In comparison to marketing your books, writing them almost seems easy. Or if not easy, at least more concrete and rewarding. Marketing often feels like throwing darts at a board while wearing a blindfold. Added to that, one of the more difficult things for indie authors to achieve is finding their books on the shelves at actual bookstores. But I have a potential solution for that: think local for book marketing.
Despite having written three non-fiction books for lawyers and having some moderate success in marketing them to my audience, I was starting all over when it came time to promote my debut dark fantasy novel, Vulcan Rising, which I’ve written under the pen name J. W. Judge. (For more about the novel’s unsettling origin story, go here).
I reached out to ten or more podcasters about being a guest on their show. I didn’t receive a response from any of them. I emailed and DMed dozens or book bloggers and Instagram book reviewers. I heard back from only a couple. It was discouraging. I know I’ve written a good book. Everyone who’s read it has had good things to say. But I couldn’t get any traction in marketing it. It felt like I was about to birth this thing into the void when it releases on June 1. It wasn’t until I started to think local for my book marketing that I found some success.
Think Local for Your Book Marketing Needs
To start with, I’ve done all the right things. I have set up distribution as widely as I can so that Vulcan Rising is available in as many stores as possible. I’m doing some content marketing on this blog and have set up an author website so that when people search for me or the book, there are search results to be had. But when it came to getting word out about the book, I just wasn’t having any success.
Then I had an idea. As I was checking in on which retailers were already carrying the book, I saw it listed on Indie Bound. This was the catalyst for my new marketing strategy. I searched Indie Bound’s directory for all the independent booksellers within 100 miles of me, which includes the three of the four largest cities in Alabama: Birmingham, Montgomery, and Huntsville.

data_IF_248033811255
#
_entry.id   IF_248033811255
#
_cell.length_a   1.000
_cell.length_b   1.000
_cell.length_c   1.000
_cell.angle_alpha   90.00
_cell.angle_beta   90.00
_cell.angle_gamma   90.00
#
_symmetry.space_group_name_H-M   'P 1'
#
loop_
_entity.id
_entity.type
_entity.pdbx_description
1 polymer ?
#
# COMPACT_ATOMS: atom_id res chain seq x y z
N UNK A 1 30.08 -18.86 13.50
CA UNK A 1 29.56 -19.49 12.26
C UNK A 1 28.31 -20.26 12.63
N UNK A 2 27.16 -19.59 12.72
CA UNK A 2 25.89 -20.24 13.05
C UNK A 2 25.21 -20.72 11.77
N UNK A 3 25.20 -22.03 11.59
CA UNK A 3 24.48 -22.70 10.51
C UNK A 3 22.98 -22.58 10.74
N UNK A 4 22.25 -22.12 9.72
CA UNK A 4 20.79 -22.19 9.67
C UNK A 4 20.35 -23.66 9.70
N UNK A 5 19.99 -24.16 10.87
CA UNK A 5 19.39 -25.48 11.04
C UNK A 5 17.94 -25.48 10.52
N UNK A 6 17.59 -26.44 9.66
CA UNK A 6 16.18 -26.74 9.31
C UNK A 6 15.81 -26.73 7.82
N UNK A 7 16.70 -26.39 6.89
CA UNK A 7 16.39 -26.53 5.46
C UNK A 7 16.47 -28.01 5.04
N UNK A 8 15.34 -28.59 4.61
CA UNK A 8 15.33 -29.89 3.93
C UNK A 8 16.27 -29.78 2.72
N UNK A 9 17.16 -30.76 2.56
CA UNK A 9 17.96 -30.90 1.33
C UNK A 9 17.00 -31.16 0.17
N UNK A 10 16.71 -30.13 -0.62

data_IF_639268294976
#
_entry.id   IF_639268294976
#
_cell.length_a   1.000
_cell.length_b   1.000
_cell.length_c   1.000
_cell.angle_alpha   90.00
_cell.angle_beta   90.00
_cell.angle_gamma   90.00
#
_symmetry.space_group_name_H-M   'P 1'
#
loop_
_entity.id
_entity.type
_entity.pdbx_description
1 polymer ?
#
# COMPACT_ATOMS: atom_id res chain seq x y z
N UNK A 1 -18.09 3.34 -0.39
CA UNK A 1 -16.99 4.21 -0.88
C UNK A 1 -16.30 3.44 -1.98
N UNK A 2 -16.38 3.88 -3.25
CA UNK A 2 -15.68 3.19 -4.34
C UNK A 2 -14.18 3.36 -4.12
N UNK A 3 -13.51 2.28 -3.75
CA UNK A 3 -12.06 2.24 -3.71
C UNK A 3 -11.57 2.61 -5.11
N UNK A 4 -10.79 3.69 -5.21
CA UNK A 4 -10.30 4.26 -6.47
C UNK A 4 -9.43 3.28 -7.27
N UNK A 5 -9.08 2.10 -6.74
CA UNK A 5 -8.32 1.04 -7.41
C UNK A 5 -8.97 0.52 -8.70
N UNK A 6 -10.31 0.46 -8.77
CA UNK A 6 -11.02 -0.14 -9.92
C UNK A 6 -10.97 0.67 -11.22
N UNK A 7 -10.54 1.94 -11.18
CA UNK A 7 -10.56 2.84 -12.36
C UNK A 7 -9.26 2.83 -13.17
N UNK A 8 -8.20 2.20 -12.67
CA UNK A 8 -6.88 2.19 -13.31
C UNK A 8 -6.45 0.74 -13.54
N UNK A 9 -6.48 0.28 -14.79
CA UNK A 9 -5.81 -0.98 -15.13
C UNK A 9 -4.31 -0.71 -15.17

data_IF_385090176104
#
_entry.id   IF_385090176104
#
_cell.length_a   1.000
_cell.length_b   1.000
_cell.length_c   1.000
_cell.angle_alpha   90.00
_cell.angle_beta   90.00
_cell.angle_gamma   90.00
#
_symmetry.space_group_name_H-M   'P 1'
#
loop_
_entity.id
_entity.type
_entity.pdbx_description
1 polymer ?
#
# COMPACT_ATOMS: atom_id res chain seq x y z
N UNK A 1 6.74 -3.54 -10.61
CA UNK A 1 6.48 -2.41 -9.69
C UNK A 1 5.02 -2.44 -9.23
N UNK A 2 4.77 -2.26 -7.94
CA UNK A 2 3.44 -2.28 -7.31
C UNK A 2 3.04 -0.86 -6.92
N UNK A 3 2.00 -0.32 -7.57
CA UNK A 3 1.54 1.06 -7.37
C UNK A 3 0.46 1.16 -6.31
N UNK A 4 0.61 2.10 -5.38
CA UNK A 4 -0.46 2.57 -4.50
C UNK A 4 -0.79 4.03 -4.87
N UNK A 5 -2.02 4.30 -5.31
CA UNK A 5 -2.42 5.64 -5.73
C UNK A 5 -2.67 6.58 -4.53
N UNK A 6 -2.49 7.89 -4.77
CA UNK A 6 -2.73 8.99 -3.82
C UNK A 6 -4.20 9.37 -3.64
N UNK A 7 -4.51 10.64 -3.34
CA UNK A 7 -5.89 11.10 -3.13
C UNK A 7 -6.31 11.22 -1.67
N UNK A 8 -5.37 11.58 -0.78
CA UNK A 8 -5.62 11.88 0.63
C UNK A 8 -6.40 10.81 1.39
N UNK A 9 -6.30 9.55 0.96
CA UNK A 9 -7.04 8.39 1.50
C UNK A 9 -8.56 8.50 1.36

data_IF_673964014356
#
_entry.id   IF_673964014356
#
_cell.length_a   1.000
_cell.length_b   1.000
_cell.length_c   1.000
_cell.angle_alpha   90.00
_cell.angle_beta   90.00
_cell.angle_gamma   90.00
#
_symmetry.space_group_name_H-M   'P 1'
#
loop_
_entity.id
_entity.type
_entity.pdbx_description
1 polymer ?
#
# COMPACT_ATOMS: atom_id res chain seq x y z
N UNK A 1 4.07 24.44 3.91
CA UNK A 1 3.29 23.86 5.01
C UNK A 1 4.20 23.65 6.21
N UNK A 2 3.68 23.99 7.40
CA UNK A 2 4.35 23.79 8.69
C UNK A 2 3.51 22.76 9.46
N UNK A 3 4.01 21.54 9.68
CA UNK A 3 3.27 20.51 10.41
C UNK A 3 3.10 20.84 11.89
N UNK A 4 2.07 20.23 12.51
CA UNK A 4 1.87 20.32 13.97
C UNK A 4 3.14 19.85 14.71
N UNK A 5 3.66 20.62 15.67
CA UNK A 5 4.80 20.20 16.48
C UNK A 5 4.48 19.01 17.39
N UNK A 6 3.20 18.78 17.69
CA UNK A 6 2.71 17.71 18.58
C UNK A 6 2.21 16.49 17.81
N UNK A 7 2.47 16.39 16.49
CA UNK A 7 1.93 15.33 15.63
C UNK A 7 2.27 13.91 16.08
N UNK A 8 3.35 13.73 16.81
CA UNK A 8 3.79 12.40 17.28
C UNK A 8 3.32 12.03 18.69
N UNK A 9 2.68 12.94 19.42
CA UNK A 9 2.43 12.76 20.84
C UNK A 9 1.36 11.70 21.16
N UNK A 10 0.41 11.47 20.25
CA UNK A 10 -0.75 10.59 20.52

I went to the websites or Facebook pages for each of them in search of their email addresses or contact pages. I sent them this message:
I’m a lawyer in Birmingham, and I’ve written a dark fantasy novel (the first in a trilogy) that is set in Birmingham. It’s available through Ingram. I wanted to reach out about seeing if you’d be interested in carrying the book in your store. I’d be glad to send you an advance copy for you to read.
Logline: Even the most deeply buried past can find its way back to you.
Summary: Agatha and Joseph are raising a family in the quiet suburbs south of Birmingham. But the secrets of Agatha’s past threaten to expose themselves after Joseph investigates a noise he hears in the middle of the night and stumbles upon a world that he did not even know existed.
When their son Thomas is kidnapped, Joseph and Agatha have to rely on each other to figure out why he was taken and how to get him back, whatever the cost. Along the way, Agatha discovers to her horror that even her most deeply buried secrets are finding their way back to her. And the consequences are inescapable.
Vulcan Rising is the first book in The Zauberi Chronicles trilogy. It is a work of contemporary/dark fantasy where Stephen King’s The Institute meets Brandon Sanderson’s Steelheart.
About the Author: I am a lawyer by day and a writer in the wee morning hours before the sun breaks the horizon. Although I have authored three non-fiction books (under my given name), Vulcan Rising is my debut novel.
Publisher: Scarlet Oak Press
Publication Date: June 1, 2021 in e-book (9781733665599), paperback (9781733665582), and hard cover (9781954974005) formats.J. W. Judge
Of the dozen stores I reached out to, four responded within a couple of days. Three had placed pre-orders for the book already, and two of them wanted to talk about doing author events during the summer.
I’m not expecting a huge payoff from any of that. But it starts the ball rolling. Maybe it leads to some sales and some word of mouth marketing. Or maybe it just fizzles. Who knows? But it felt good to have a couple of small successes.
Now the book is going to be sold in stores that it otherwise wouldn’t have. All because I asked. Based on the success there, I’m going to expand the geographical reach of reaching out to more stores. But more importantly, I’m going to make sure I think local for my book marketing.